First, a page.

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Asus ROG Strix XG43UQ Review: Big Screen, Big Color, Solid Performance

Asus’ ROG Strix XG43UQ is a 43-inch gaming monitor with 144 Hz, Adaptive-Sync, HDR and 1000 nits.

Asus ROG Strix XG43UQ
(Image: © Asus)

Our HDR benchmarking uses Portrait Displays’ Calman software. To learn about our HDR testing, see our breakdown of how we test PC monitors.

The XG43UQ switched automatically to HDR mode when an HDR10 signal is input. Three picture modes are offered but we couldn’t detect any difference between them. All our test results showed the HDR Game mode which is the default.

HDR Brightness and Contrast

The XG43UQ is rated for 1000 nits but we came up a tad short of that mark. We measured both window and full field patterns and got the same result. This isn’t a deal breaker, since 975 nits is still searingly bright. It is possible other samples will measure differently.

The black level proved difficult to measure. A full black pattern resulted in complete shutoff of the backlight making measurement impossible. By displaying a small info bug at the bottom of the screen, we were able to measure 0.0549 nit for a contrast ratio of 17,755.3:1. This is with Dynamic Dimming engaged. If you turn that off, the HDR contrast ratio is 4,356.8:1. This is a good result, but the other panels produced deeper blacks.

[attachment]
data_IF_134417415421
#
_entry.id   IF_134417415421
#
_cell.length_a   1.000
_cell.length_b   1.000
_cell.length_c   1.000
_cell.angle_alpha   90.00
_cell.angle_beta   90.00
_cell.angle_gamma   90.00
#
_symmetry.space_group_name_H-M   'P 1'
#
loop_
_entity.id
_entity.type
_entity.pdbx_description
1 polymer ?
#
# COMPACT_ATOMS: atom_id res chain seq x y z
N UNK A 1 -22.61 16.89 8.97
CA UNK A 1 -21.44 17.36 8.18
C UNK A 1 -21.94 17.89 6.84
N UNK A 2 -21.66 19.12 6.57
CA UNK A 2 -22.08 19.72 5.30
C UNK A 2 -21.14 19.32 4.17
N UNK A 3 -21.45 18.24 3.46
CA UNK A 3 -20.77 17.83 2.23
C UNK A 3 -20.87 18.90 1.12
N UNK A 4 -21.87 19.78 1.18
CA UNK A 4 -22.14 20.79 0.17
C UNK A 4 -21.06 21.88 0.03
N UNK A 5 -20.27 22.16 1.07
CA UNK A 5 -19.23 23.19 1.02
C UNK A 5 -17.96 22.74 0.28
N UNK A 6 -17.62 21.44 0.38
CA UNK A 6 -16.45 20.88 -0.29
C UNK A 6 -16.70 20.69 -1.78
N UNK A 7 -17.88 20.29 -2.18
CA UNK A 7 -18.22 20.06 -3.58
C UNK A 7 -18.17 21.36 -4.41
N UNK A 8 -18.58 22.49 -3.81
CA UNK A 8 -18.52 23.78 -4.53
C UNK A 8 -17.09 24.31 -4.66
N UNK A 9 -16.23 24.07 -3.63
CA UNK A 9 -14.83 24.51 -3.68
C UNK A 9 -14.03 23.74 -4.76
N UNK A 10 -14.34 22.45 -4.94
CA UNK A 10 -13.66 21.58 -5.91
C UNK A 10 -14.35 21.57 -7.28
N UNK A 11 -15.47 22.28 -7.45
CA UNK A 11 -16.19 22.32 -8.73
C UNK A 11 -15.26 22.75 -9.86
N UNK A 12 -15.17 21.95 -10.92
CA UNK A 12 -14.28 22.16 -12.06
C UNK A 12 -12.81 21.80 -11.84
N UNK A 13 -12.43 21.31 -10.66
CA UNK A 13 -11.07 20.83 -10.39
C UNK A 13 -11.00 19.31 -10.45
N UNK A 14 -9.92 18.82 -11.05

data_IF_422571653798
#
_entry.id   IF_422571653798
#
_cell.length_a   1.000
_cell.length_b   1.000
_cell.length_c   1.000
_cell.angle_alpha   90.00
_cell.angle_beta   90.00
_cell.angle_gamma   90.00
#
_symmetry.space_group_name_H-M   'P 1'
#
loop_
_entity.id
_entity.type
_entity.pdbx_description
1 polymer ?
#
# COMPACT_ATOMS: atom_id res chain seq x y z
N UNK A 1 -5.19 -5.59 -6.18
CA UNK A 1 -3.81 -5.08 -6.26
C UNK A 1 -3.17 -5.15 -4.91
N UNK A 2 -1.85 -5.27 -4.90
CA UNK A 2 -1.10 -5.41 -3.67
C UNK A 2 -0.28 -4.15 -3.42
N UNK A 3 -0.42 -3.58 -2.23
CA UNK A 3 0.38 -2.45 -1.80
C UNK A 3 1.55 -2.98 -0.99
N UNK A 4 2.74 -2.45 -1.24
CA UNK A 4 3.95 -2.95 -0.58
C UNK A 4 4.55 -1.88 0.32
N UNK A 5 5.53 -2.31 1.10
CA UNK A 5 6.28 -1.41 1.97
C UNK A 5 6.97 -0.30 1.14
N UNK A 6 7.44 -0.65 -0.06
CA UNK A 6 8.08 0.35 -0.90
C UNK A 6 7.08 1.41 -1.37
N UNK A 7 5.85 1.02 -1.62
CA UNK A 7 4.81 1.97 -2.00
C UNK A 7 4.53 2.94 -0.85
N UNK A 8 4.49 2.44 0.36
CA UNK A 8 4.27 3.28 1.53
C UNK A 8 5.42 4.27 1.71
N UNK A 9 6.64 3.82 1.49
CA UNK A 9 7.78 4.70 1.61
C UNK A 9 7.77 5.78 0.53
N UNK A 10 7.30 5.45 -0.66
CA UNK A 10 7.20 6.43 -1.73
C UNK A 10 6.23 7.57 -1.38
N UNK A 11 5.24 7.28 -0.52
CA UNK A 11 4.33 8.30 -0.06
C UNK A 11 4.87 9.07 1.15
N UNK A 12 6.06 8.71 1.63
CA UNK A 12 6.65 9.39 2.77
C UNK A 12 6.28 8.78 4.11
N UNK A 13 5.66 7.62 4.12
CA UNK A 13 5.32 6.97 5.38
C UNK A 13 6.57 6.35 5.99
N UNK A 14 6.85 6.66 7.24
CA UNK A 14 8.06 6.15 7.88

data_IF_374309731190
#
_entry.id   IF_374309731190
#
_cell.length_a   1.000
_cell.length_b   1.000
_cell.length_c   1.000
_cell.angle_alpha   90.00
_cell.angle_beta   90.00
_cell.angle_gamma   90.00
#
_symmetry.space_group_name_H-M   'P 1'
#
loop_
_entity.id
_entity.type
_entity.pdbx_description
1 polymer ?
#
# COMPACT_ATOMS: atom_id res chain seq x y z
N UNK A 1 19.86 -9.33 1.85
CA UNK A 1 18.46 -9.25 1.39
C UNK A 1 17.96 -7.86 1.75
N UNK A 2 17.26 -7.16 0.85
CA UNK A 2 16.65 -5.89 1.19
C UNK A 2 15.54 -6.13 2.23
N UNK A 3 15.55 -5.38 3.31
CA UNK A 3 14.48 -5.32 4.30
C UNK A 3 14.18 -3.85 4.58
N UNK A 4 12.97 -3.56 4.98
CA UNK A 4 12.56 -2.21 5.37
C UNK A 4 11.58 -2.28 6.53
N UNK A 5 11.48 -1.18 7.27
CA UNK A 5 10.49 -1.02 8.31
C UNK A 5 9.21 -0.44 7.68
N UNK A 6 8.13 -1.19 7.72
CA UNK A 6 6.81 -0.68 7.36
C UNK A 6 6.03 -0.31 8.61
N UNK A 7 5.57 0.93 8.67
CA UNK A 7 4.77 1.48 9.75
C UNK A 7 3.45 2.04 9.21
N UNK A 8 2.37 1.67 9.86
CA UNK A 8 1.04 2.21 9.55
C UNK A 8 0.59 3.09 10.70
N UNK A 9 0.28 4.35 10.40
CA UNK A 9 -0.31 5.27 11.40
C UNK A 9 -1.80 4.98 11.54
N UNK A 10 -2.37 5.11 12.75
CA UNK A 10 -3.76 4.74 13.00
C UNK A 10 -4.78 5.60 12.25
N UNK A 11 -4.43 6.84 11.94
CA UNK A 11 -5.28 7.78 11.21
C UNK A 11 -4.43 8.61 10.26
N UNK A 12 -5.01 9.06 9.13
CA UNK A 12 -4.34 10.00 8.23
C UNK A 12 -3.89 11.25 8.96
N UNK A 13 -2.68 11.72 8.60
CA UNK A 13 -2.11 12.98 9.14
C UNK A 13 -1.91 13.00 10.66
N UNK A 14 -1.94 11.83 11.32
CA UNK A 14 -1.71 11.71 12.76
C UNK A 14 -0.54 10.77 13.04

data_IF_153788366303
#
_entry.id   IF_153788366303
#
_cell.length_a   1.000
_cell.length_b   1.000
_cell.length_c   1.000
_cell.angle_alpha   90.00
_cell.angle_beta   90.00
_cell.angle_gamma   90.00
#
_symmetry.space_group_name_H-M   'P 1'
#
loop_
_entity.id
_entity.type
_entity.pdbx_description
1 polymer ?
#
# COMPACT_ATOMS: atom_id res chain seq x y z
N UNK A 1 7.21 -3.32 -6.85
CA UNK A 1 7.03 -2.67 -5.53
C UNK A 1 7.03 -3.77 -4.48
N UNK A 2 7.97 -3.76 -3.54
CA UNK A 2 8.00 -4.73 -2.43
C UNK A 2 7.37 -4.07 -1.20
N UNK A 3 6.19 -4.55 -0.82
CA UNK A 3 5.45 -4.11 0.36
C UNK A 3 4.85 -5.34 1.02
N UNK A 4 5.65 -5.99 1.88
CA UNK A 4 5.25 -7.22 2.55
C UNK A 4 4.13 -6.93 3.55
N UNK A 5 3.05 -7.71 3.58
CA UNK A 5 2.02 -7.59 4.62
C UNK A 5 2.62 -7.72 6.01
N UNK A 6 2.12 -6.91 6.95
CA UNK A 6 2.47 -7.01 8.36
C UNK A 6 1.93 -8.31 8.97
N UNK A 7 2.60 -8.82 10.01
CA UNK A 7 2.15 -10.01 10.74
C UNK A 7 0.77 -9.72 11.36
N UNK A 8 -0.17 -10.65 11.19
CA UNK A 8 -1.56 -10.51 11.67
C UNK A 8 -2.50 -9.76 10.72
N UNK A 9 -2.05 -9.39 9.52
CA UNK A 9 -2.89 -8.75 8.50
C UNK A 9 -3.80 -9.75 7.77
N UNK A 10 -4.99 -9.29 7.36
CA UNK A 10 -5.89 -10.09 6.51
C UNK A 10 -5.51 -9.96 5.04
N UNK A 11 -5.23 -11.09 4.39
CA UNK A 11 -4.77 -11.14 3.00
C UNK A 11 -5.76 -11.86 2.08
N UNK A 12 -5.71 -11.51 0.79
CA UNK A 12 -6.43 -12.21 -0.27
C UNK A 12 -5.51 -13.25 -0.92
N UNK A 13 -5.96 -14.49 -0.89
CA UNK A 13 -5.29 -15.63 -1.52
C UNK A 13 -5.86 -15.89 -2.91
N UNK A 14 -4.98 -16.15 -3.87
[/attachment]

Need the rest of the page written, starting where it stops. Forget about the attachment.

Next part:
Grayscale, EOTF and Color

The XG43UQ’s HDR mode is very color accurate. Grayscale tracking is visually perfect with no errors seen at any point. The tone-map transition is at a very high 75% which demonstrates the panel’s ample brightness. HDR black levels start out a bit low but not low enough to obscure shadow detail. There is a slight hump before the transition point, but this could not be seen in content. Overall performance in the HDR grayscale and luminance test is excellent.

The XG43UQ also tracks HDR color very well. Like most HDR screens we’ve reviewed, inner targets are over-saturated but linear which means all the detail is visible. Color is rich and vibrant with lots of depth and natural hues. Green comes up short at 100% saturation but hits the inner targets which means textures like grass and trees will look very lush. This is excellent performance.

Christian Eberle is a Contributing Editor for Tom's Hardware US. He's a veteran reviewer of A/V equipment, specializing in monitors.